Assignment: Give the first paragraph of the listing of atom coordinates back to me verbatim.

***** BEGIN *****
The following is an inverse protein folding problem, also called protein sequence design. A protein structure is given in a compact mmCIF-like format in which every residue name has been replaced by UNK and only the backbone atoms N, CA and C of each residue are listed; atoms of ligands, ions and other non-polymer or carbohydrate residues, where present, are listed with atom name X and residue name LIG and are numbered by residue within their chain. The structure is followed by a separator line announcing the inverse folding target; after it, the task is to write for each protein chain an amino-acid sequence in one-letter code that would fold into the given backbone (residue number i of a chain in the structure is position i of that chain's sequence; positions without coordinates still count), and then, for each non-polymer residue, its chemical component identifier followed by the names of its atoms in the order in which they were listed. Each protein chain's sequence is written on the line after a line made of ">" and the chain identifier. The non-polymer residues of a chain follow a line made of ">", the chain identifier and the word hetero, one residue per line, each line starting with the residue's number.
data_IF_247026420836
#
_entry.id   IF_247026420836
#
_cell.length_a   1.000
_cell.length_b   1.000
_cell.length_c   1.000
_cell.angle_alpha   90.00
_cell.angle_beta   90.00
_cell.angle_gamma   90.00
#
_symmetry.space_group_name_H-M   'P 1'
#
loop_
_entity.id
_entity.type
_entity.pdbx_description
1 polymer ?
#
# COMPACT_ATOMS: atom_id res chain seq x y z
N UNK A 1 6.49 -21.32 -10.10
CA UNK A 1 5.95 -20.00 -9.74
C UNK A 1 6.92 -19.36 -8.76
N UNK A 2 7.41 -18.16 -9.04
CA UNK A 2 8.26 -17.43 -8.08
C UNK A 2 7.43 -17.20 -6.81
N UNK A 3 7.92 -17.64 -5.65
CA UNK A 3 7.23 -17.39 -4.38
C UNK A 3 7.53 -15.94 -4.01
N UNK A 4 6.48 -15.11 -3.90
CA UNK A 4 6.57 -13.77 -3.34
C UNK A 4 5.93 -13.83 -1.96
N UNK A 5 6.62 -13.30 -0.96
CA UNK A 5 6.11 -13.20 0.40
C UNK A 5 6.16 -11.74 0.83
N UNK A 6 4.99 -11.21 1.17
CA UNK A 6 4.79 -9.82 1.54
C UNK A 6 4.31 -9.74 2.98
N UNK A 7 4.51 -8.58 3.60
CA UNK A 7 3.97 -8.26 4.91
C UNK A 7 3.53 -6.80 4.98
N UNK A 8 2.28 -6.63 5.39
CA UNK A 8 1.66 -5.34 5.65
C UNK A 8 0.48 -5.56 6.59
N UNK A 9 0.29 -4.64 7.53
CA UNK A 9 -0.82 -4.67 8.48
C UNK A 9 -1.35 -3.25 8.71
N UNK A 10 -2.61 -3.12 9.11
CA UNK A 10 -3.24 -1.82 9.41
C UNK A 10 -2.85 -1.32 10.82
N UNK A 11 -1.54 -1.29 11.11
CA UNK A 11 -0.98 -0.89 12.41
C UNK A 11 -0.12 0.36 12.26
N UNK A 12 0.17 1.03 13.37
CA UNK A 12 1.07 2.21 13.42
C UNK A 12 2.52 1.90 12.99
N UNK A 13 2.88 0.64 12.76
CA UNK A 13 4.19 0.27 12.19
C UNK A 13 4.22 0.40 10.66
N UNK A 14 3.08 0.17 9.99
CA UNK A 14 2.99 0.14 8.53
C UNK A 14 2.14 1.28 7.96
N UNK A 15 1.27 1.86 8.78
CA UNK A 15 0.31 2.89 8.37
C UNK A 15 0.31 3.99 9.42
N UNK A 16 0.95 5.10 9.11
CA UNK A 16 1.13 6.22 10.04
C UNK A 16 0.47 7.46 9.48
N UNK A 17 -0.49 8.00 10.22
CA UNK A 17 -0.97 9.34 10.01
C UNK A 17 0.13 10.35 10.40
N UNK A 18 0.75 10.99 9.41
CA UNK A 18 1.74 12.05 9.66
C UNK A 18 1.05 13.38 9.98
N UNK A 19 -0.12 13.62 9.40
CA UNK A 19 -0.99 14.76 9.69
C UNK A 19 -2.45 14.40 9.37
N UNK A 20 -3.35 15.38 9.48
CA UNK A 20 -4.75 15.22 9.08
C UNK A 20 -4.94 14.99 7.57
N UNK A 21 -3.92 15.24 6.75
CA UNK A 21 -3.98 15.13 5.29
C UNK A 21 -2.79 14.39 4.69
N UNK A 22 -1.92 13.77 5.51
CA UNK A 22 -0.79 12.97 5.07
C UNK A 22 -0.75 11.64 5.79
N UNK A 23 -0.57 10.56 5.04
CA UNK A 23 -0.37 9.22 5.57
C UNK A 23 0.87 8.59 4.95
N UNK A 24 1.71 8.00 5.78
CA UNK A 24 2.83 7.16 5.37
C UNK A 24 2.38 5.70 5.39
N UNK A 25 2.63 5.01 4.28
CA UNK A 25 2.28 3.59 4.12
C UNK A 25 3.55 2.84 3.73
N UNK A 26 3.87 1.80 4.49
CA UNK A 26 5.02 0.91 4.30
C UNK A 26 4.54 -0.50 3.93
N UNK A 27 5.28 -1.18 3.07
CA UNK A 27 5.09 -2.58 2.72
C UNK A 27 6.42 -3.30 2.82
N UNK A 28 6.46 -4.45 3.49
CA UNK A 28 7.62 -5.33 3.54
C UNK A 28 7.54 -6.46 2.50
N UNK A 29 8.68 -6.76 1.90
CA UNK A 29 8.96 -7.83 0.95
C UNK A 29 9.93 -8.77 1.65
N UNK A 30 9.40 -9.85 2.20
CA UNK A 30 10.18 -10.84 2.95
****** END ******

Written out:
The following is an inverse protein folding problem, also called protein sequence design. A protein structure is given in a compact mmCIF-like format in which every residue name has been replaced by UNK and only the backbone atoms N, CA and C of each residue are listed; atoms of ligands, ions and other non-polymer or carbohydrate residues, where present, are listed with atom name X and residue name LIG and are numbered by residue within their chain. The structure is followed by a separator line announcing the inverse folding target; after it, the task is to write for each protein chain an amino-acid sequence in one-letter code that would fold into the given backbone (residue number i of a chain in the structure is position i of that chain's sequence; positions without coordinates still count), and then, for each non-polymer residue, its chemical component identifier followed by the names of its atoms in the order in which they were listed. Each protein chain's sequence is written on the line after a line made of ">" and the chain identifier. The non-polymer residues of a chain follow a line made of ">", the chain identifier and the word hetero, one residue per line, each line starting with the residue's number.